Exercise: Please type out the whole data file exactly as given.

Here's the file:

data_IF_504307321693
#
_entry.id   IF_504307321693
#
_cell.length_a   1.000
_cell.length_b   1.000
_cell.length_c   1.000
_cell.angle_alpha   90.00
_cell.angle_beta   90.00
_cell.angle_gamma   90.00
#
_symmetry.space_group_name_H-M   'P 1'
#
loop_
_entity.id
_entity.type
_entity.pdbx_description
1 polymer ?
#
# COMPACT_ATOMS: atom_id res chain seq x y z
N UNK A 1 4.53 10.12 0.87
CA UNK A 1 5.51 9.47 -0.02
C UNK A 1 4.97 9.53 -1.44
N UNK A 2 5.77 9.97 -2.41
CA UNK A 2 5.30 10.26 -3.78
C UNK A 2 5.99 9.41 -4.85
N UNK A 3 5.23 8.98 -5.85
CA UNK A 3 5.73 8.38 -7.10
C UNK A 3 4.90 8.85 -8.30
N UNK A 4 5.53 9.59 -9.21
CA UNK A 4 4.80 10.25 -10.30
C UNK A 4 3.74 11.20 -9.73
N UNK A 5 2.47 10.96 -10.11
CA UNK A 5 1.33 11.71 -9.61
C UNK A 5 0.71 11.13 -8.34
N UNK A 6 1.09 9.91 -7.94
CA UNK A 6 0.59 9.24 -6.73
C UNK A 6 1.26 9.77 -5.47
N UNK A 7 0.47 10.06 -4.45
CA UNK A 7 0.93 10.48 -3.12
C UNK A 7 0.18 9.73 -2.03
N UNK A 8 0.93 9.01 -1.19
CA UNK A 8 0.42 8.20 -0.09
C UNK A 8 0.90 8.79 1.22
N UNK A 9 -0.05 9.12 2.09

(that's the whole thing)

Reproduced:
data_IF_504307321693
#
_entry.id   IF_504307321693
#
_cell.length_a   1.000
_cell.length_b   1.000
_cell.length_c   1.000
_cell.angle_alpha   90.00
_cell.angle_beta   90.00
_cell.angle_gamma   90.00
#
_symmetry.space_group_name_H-M   'P 1'
#
loop_
_entity.id
_entity.type
_entity.pdbx_description
1 polymer ?
#
# COMPACT_ATOMS: atom_id res chain seq x y z
N UNK A 1 4.53 10.12 0.87
CA UNK A 1 5.51 9.47 -0.02
C UNK A 1 4.97 9.53 -1.44
N UNK A 2 5.77 9.97 -2.41
CA UNK A 2 5.30 10.26 -3.78
C UNK A 2 5.99 9.41 -4.85
N UNK A 3 5.23 8.98 -5.85
CA UNK A 3 5.73 8.38 -7.10
C UNK A 3 4.90 8.85 -8.30
N UNK A 4 5.53 9.59 -9.21
CA UNK A 4 4.80 10.25 -10.30
C UNK A 4 3.74 11.20 -9.73
N UNK A 5 2.47 10.96 -10.11
CA UNK A 5 1.33 11.71 -9.61
C UNK A 5 0.71 11.13 -8.34
N UNK A 6 1.09 9.91 -7.94
CA UNK A 6 0.59 9.24 -6.73
C UNK A 6 1.26 9.77 -5.47
N UNK A 7 0.47 10.06 -4.45
CA UNK A 7 0.93 10.48 -3.12
C UNK A 7 0.18 9.73 -2.03
N UNK A 8 0.93 9.01 -1.19
CA UNK A 8 0.42 8.20 -0.09
C UNK A 8 0.90 8.79 1.22
N UNK A 9 -0.05 9.12 2.09